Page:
Similarly, the Department of Commerce press release on the investigation included a quote from Secretary Ross as to how "imports from abroad have eroded our domestic auto industry." Companies and individuals should take this high-level support for the investigation into account when considering any potential comments or response.

Will There Be Exceptions for Certain U.S. Persons, Automotive Products, or U.S. Trading Partners?

The president has discretion under Section 232 to grant exceptions or exemptions under any additional imposed tariffs. In the case of the prior investigations into steel and aluminum, President Trump announced a 25 percent tariff on certain steel imports and a 10 percent tariff on certain aluminum imports in May 2018, but also announced temporary exemptions from the tariffs to certain U.S. allies to give these countries time to negotiate "satisfactory alternative means" to address U.S. national security concerns. As of the time of the publication of this alert, Canada, Mexico, and the European Union had failed to reach such satisfactory alternative means by the end of the exemption period, meaning that the 25 percent tariff on certain steel imports and a 10 percent tariff on certain aluminum imports would be imposed with regards to those regions on June 1, 2018.

The president also authorized Commerce to provide certain relief from the additional duties for any steel or aluminum products determined "not to be produced in the United States in a sufficient and reasonably available amount or of a satisfactory quality" and is also authorized to provide such relief based upon specific national security considerations. Commerce, in turn, published procedures for affected parties located in the United States to file "exclusion requests" from the additional tariffs. There have been over 10,000 exclusion requests and related comments filed related to steel product exclusions, and another 1,500 requests filed related to aluminum product exclusions.

Should the president decide to impose additional tariffs on automobiles and automotive parts following the new investigation, similar procedures for U.S. allies and/or U.S. persons to apply for exemptions or exclusions from any tariffs that result from the investigation would likely be implemented.

What Has the Response Been to the Announcement of the Section 232 Investigation into Imports of Automobile and Automotive Parts?

International and domestic stakeholders have already weighed in on the automotive Section 232 investigation, expressing diverse and contradictory views that may complicate the imposition of any additional tariffs. Notably, unions associated with the U.S. automobile industry announced their support for the Section 232 investigation, noting the importance of the automotive sector for the U.S. defense industrial base and the allegedly unfair trade practices of several U.S. trade partners that produce automobiles. U.S.-based automakers have largely remained silent on the issue, although shares in such automakers rose once the possibility of the investigation became public. In contrast, non-U.S. automakers have spoken out publicly against the investigation, often noting their extensive U.S. production networks and thousands of U.S. employees. Finally, U.S. trading partners indicated that they would monitor the situation, with China most publicly signaling its opposition to the "abuse of national security clauses" and announcing that it would "resolutely defend our own legitimate interests." In response to the steel and aluminum tariffs imposed after the previous completed investigations, U.S. trading partners have indicated that they may respond with retaliatory measures and/or disputes against the United States before the World Trade Organization (WTO), which may be a risk for any additional tariffs on automobiles or automotive parts as well.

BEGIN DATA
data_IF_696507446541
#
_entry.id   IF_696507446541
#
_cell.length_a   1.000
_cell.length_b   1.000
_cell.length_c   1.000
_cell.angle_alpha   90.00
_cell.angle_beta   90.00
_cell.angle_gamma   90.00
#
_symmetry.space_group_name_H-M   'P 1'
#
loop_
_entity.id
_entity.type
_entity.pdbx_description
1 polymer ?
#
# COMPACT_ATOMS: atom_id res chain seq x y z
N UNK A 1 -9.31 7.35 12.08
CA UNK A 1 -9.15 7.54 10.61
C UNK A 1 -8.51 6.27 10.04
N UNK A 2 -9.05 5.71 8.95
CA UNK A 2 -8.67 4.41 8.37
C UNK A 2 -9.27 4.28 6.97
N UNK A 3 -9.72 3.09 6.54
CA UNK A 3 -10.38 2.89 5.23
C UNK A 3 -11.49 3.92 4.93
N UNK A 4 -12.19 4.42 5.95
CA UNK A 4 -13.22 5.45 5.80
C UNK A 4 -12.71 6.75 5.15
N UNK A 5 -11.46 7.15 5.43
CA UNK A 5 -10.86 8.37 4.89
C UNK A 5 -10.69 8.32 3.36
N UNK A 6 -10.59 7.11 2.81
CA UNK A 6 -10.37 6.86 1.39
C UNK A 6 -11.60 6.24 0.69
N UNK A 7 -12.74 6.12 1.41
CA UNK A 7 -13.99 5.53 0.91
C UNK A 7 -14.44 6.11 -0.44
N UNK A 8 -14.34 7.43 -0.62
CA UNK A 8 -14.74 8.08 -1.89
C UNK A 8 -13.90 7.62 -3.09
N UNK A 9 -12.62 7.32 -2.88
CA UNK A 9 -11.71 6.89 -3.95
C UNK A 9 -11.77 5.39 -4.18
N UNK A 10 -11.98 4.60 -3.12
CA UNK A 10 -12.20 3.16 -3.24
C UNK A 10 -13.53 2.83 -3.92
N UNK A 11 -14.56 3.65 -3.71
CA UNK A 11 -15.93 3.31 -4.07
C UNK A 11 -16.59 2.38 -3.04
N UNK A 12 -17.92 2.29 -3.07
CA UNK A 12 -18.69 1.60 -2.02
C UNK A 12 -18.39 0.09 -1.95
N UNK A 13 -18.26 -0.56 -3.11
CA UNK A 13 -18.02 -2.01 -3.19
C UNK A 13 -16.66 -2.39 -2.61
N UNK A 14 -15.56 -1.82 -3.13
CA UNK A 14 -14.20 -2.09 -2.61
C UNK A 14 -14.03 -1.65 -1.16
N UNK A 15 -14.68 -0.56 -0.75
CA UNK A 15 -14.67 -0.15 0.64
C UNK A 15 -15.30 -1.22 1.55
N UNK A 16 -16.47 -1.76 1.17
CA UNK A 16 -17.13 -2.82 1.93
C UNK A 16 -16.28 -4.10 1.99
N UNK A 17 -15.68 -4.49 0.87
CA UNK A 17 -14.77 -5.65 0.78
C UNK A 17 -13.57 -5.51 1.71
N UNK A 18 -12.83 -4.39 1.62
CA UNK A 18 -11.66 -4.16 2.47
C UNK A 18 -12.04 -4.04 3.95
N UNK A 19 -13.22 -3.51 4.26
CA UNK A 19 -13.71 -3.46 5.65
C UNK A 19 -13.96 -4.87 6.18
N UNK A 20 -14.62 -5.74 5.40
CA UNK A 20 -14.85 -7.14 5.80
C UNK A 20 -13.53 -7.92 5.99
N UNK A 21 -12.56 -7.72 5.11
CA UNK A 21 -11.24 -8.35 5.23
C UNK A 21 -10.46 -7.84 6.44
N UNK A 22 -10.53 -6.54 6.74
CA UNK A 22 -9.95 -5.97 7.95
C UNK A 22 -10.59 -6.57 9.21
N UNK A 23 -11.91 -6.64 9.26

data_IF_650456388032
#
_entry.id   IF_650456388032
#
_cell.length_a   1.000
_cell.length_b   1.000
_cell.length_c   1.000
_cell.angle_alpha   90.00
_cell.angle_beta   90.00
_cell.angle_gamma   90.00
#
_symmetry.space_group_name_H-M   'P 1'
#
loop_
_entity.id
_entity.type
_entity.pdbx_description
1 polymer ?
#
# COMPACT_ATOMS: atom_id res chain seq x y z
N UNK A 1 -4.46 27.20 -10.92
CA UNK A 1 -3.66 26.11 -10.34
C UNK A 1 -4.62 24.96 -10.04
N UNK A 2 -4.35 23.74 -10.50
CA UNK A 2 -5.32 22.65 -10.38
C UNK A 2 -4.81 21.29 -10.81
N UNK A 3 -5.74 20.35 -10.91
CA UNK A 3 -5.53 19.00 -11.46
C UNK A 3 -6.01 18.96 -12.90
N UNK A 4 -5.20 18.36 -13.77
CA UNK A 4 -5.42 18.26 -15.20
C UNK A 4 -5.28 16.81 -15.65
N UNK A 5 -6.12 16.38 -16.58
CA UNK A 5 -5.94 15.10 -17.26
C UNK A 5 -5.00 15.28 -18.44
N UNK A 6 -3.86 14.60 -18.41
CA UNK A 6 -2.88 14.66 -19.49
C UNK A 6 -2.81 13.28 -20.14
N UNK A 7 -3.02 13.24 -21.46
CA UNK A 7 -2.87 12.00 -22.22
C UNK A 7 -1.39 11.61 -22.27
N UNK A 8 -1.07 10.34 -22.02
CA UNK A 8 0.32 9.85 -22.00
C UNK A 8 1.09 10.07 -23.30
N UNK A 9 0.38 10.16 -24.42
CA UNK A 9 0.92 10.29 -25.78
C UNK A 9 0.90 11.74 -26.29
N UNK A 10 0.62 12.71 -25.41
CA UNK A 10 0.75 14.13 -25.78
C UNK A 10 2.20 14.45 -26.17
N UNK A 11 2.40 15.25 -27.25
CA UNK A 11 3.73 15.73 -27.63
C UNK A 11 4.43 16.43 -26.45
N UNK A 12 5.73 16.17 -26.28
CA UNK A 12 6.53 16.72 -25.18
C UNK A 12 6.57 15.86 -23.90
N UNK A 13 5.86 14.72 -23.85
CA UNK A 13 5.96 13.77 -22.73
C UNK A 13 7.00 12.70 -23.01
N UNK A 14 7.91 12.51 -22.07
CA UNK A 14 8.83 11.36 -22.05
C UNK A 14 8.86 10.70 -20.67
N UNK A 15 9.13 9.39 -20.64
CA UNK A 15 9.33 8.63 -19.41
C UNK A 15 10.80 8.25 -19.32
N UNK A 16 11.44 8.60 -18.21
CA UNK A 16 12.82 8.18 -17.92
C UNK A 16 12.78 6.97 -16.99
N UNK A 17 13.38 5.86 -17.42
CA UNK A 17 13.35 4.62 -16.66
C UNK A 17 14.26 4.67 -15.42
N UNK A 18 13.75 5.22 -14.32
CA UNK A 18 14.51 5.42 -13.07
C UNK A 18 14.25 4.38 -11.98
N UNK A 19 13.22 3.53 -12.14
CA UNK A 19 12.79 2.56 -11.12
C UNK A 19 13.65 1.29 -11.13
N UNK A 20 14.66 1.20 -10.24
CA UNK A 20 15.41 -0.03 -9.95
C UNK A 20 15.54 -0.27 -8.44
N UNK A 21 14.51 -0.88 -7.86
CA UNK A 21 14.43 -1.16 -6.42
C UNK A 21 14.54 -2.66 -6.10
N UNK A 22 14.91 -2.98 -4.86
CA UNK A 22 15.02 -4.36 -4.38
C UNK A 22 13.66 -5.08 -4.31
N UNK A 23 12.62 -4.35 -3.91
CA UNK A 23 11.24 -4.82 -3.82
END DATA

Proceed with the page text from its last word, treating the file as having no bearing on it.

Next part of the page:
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As the investigation unfolds, affected companies and individuals would be advised to proactively consider how to respond to the prospect of any additional tariffs. Although the status of the current investigation remains unclear, possible response strategies may include submitting comments or testimony according to the process described above, preparing for an exclusion request should such a mechanism be made available for automobiles and automotive parts as was the case for aluminum and steel, or preparing legal and/or operational strategies for adapting to any new tariffs.

Given the ongoing nature of the Section 232 investigation into imports of automobile and automotive parts, we will continue to update the Q&A as appropriate.

For information, please contact:

Richard Mojica,, 202-626-1571

Collmann Griffin*

Claire Rickard Palmer**

*Former Miller & Chevalier attorney
**Former Miller & Chevalier consultant

The information contained in this communication is not intended as legal advice or as an opinion on specific facts. This information is not intended to create, and receipt of it does not constitute, a lawyer-client relationship. For more information, please contact one of the senders or your existing Miller & Chevalier lawyer contact. The invitation to contact the firm and its lawyers is not to be construed as a solicitation for legal work. Any new lawyer-client relationship will be confirmed in writing.